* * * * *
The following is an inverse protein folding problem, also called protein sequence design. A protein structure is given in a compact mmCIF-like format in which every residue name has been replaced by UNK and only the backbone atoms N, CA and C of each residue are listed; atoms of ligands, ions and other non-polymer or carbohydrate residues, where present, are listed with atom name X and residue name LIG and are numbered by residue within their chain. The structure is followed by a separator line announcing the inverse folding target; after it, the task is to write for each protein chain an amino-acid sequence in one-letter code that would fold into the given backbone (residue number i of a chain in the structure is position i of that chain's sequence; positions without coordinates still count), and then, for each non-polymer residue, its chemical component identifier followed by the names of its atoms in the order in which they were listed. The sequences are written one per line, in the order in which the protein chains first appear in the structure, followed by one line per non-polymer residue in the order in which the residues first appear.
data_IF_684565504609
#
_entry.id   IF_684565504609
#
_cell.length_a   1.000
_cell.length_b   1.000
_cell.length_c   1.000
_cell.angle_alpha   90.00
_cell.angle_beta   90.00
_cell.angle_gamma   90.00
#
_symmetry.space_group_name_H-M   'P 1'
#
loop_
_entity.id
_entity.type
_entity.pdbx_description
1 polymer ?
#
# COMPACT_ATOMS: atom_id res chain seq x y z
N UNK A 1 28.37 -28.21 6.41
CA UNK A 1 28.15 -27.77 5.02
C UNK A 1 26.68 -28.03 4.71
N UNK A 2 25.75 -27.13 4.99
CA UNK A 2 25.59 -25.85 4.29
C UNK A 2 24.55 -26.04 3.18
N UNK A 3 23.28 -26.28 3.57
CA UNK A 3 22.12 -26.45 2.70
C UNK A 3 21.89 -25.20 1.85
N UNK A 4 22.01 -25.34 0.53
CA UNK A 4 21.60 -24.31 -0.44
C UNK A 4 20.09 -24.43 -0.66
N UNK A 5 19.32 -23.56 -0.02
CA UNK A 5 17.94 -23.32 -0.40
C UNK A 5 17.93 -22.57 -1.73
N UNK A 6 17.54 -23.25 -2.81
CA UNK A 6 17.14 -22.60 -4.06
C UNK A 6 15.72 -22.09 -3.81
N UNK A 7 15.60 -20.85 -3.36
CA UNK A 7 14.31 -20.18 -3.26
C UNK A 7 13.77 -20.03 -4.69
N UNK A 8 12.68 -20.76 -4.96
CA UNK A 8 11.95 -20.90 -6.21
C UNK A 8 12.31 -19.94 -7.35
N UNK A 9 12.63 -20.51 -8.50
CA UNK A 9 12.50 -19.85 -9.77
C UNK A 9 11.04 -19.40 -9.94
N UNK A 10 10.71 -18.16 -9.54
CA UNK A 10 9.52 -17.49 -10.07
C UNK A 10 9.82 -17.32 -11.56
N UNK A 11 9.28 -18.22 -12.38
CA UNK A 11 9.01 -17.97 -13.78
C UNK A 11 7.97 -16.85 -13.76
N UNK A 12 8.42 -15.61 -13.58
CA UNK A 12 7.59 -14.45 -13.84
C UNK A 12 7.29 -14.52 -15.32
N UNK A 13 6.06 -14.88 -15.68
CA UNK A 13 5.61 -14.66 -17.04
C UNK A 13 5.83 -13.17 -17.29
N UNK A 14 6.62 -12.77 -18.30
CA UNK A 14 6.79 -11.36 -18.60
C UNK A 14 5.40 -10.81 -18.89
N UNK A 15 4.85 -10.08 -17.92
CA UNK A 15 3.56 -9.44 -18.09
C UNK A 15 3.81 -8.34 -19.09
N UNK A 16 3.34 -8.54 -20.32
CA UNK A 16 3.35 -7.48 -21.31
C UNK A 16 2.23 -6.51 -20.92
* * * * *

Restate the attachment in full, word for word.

The following is an inverse protein folding problem, also called protein sequence design. A protein structure is given in a compact mmCIF-like format in which every residue name has been replaced by UNK and only the backbone atoms N, CA and C of each residue are listed; atoms of ligands, ions and other non-polymer or carbohydrate residues, where present, are listed with atom name X and residue name LIG and are numbered by residue within their chain. The structure is followed by a separator line announcing the inverse folding target; after it, the task is to write for each protein chain an amino-acid sequence in one-letter code that would fold into the given backbone (residue number i of a chain in the structure is position i of that chain's sequence; positions without coordinates still count), and then, for each non-polymer residue, its chemical component identifier followed by the names of its atoms in the order in which they were listed. The sequences are written one per line, in the order in which the protein chains first appear in the structure, followed by one line per non-polymer residue in the order in which the residues first appear.
data_IF_684565504609
#
_entry.id   IF_684565504609
#
_cell.length_a   1.000
_cell.length_b   1.000
_cell.length_c   1.000
_cell.angle_alpha   90.00
_cell.angle_beta   90.00
_cell.angle_gamma   90.00
#
_symmetry.space_group_name_H-M   'P 1'
#
loop_
_entity.id
_entity.type
_entity.pdbx_description
1 polymer ?
#
# COMPACT_ATOMS: atom_id res chain seq x y z
N UNK A 1 28.37 -28.21 6.41
CA UNK A 1 28.15 -27.77 5.02
C UNK A 1 26.68 -28.03 4.71
N UNK A 2 25.75 -27.13 4.99
CA UNK A 2 25.59 -25.85 4.29
C UNK A 2 24.55 -26.04 3.18
N UNK A 3 23.28 -26.28 3.57
CA UNK A 3 22.12 -26.45 2.70
C UNK A 3 21.89 -25.20 1.85
N UNK A 4 22.01 -25.34 0.53
CA UNK A 4 21.60 -24.31 -0.44
C UNK A 4 20.09 -24.43 -0.66
N UNK A 5 19.32 -23.56 -0.02
CA UNK A 5 17.94 -23.32 -0.40
C UNK A 5 17.93 -22.57 -1.73
N UNK A 6 17.54 -23.25 -2.81
CA UNK A 6 17.14 -22.60 -4.06
C UNK A 6 15.72 -22.09 -3.81
N UNK A 7 15.60 -20.85 -3.36
CA UNK A 7 14.31 -20.18 -3.26
C UNK A 7 13.77 -20.03 -4.69
N UNK A 8 12.68 -20.76 -4.96
CA UNK A 8 11.95 -20.90 -6.21
C UNK A 8 12.31 -19.94 -7.35
N UNK A 9 12.63 -20.51 -8.50
CA UNK A 9 12.50 -19.85 -9.77
C UNK A 9 11.04 -19.40 -9.94
N UNK A 10 10.71 -18.16 -9.54
CA UNK A 10 9.52 -17.49 -10.07
C UNK A 10 9.82 -17.32 -11.56
N UNK A 11 9.28 -18.22 -12.38
CA UNK A 11 9.01 -17.97 -13.78
C UNK A 11 7.97 -16.85 -13.76
N UNK A 12 8.42 -15.61 -13.58
CA UNK A 12 7.59 -14.45 -13.84
C UNK A 12 7.29 -14.52 -15.32
N UNK A 13 6.06 -14.88 -15.68
CA UNK A 13 5.61 -14.66 -17.04
C UNK A 13 5.83 -13.17 -17.29
N UNK A 14 6.62 -12.77 -18.30
CA UNK A 14 6.79 -11.36 -18.60
C UNK A 14 5.40 -10.81 -18.89
N UNK A 15 4.85 -10.08 -17.92
CA UNK A 15 3.56 -9.44 -18.09
C UNK A 15 3.81 -8.34 -19.09
N UNK A 16 3.34 -8.54 -20.32
CA UNK A 16 3.35 -7.48 -21.31
C UNK A 16 2.23 -6.51 -20.92